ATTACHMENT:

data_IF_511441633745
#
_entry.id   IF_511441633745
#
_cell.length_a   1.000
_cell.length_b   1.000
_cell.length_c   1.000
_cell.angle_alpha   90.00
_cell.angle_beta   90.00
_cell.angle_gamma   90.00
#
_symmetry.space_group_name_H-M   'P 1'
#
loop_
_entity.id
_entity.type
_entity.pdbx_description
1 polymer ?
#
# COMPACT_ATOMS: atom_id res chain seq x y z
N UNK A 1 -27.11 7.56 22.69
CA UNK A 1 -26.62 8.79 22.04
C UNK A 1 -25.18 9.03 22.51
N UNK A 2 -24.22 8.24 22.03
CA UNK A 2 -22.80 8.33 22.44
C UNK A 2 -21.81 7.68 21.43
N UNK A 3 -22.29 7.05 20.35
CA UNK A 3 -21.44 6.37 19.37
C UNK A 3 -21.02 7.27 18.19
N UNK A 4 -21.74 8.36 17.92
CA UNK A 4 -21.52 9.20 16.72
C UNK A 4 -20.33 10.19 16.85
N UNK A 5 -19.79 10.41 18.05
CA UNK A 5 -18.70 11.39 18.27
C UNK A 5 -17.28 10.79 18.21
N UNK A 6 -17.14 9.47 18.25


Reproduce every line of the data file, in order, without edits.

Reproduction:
data_IF_511441633745
#
_entry.id   IF_511441633745
#
_cell.length_a   1.000
_cell.length_b   1.000
_cell.length_c   1.000
_cell.angle_alpha   90.00
_cell.angle_beta   90.00
_cell.angle_gamma   90.00
#
_symmetry.space_group_name_H-M   'P 1'
#
loop_
_entity.id
_entity.type
_entity.pdbx_description
1 polymer ?
#
# COMPACT_ATOMS: atom_id res chain seq x y z
N UNK A 1 -27.11 7.56 22.69
CA UNK A 1 -26.62 8.79 22.04
C UNK A 1 -25.18 9.03 22.51
N UNK A 2 -24.22 8.24 22.03
CA UNK A 2 -22.80 8.33 22.44
C UNK A 2 -21.81 7.68 21.43
N UNK A 3 -22.29 7.05 20.35
CA UNK A 3 -21.44 6.37 19.37
C UNK A 3 -21.02 7.27 18.19
N UNK A 4 -21.74 8.36 17.92
CA UNK A 4 -21.52 9.20 16.72
C UNK A 4 -20.33 10.19 16.85
N UNK A 5 -19.79 10.41 18.05
CA UNK A 5 -18.70 11.39 18.27
C UNK A 5 -17.28 10.79 18.21
N UNK A 6 -17.14 9.47 18.25